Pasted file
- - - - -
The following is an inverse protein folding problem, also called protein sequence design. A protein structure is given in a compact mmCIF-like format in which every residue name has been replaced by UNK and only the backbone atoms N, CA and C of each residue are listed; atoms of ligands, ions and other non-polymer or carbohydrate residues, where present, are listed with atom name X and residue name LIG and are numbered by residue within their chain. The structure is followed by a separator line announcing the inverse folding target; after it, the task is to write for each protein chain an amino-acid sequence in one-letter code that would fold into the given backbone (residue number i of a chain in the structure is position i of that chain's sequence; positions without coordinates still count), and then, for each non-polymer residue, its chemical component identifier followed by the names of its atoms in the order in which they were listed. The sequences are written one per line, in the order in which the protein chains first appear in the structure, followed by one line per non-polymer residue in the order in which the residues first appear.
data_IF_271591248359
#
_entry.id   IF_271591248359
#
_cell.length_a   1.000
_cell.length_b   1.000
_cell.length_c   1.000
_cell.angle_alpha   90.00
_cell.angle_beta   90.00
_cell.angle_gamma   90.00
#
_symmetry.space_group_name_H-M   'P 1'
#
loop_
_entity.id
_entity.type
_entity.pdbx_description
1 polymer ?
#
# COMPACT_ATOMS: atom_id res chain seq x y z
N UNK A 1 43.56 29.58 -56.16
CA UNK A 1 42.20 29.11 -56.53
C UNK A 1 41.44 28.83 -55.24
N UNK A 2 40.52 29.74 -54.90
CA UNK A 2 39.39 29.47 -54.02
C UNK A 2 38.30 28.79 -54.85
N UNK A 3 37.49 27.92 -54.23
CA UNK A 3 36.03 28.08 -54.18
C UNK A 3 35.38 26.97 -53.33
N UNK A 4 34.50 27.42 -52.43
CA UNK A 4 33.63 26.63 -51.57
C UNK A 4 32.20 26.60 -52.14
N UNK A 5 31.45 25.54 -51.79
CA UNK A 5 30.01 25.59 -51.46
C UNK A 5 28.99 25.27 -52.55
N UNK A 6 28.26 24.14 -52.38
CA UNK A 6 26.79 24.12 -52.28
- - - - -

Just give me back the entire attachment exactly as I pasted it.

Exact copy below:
The following is an inverse protein folding problem, also called protein sequence design. A protein structure is given in a compact mmCIF-like format in which every residue name has been replaced by UNK and only the backbone atoms N, CA and C of each residue are listed; atoms of ligands, ions and other non-polymer or carbohydrate residues, where present, are listed with atom name X and residue name LIG and are numbered by residue within their chain. The structure is followed by a separator line announcing the inverse folding target; after it, the task is to write for each protein chain an amino-acid sequence in one-letter code that would fold into the given backbone (residue number i of a chain in the structure is position i of that chain's sequence; positions without coordinates still count), and then, for each non-polymer residue, its chemical component identifier followed by the names of its atoms in the order in which they were listed. The sequences are written one per line, in the order in which the protein chains first appear in the structure, followed by one line per non-polymer residue in the order in which the residues first appear.
data_IF_271591248359
#
_entry.id   IF_271591248359
#
_cell.length_a   1.000
_cell.length_b   1.000
_cell.length_c   1.000
_cell.angle_alpha   90.00
_cell.angle_beta   90.00
_cell.angle_gamma   90.00
#
_symmetry.space_group_name_H-M   'P 1'
#
loop_
_entity.id
_entity.type
_entity.pdbx_description
1 polymer ?
#
# COMPACT_ATOMS: atom_id res chain seq x y z
N UNK A 1 43.56 29.58 -56.16
CA UNK A 1 42.20 29.11 -56.53
C UNK A 1 41.44 28.83 -55.24
N UNK A 2 40.52 29.74 -54.90
CA UNK A 2 39.39 29.47 -54.02
C UNK A 2 38.30 28.79 -54.85
N UNK A 3 37.49 27.92 -54.23
CA UNK A 3 36.03 28.08 -54.18
C UNK A 3 35.38 26.97 -53.33
N UNK A 4 34.50 27.42 -52.43
CA UNK A 4 33.63 26.63 -51.57
C UNK A 4 32.20 26.60 -52.14
N UNK A 5 31.45 25.54 -51.79
CA UNK A 5 30.01 25.59 -51.46
C UNK A 5 28.99 25.27 -52.55
N UNK A 6 28.26 24.14 -52.38
CA UNK A 6 26.79 24.12 -52.28